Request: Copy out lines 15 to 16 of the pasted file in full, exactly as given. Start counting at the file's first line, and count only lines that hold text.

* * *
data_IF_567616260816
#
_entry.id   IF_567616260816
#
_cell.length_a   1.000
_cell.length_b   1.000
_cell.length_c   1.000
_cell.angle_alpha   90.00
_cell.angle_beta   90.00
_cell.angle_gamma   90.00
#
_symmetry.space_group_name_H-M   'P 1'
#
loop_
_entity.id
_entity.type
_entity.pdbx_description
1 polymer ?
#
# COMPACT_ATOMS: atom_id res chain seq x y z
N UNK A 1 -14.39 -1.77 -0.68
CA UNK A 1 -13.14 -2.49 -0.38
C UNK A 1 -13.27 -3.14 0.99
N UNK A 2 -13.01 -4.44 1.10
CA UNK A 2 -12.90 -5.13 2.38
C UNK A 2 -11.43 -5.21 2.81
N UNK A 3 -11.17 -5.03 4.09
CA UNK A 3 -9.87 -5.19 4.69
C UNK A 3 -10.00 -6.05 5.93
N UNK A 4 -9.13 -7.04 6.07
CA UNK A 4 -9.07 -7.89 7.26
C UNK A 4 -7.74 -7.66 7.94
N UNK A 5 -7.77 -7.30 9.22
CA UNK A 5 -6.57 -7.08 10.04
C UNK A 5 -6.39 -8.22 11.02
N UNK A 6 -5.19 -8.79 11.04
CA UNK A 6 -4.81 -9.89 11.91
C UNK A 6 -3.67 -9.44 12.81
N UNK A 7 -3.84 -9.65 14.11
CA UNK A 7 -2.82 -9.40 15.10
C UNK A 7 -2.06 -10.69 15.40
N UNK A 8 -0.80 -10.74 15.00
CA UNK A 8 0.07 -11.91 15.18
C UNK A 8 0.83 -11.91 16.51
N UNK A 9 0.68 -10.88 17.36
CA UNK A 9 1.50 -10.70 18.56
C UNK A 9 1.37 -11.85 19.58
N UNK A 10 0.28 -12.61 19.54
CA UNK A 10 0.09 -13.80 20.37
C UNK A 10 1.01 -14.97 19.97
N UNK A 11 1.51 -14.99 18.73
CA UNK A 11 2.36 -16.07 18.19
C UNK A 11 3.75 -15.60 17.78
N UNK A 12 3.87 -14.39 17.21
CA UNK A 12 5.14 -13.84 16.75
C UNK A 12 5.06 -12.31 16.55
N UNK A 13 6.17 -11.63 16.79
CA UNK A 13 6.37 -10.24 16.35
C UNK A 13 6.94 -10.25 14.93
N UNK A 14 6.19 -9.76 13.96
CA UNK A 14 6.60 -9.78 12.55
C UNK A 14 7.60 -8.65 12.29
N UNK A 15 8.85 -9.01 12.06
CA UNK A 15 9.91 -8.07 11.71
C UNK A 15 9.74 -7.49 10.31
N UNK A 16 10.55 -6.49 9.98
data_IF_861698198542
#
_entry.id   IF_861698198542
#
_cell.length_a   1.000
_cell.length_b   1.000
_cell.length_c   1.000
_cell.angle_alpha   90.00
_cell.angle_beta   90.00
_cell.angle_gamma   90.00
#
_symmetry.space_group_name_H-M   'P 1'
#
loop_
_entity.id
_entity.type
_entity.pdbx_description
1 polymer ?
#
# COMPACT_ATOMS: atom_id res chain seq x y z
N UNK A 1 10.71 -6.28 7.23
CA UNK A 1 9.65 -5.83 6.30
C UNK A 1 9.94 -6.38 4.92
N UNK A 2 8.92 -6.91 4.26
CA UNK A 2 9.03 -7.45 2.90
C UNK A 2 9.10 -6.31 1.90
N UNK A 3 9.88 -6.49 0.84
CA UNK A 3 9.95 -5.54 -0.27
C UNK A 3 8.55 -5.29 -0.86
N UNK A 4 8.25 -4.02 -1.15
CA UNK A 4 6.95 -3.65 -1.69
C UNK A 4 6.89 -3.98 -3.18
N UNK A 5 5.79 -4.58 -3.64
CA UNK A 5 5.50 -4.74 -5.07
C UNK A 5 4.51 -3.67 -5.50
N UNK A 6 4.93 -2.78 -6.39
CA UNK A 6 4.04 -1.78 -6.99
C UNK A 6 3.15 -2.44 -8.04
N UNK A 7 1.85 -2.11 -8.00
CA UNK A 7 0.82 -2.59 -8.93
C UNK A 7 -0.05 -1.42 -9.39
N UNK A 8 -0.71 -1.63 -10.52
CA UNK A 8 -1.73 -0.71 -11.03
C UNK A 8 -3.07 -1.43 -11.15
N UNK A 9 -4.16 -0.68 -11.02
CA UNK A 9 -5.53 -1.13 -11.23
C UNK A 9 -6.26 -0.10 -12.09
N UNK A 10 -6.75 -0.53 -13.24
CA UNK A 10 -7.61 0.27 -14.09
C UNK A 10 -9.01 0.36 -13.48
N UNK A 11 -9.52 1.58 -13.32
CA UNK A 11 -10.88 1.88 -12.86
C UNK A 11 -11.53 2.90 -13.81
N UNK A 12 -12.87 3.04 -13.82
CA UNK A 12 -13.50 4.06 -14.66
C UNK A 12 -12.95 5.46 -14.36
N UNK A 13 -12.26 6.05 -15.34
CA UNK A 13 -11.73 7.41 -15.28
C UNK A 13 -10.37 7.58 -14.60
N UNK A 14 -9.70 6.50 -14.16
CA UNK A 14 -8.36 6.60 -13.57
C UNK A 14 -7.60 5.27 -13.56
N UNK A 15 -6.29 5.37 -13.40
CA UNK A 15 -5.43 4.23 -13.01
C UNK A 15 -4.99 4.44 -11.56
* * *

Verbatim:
_entity.id
_entity.type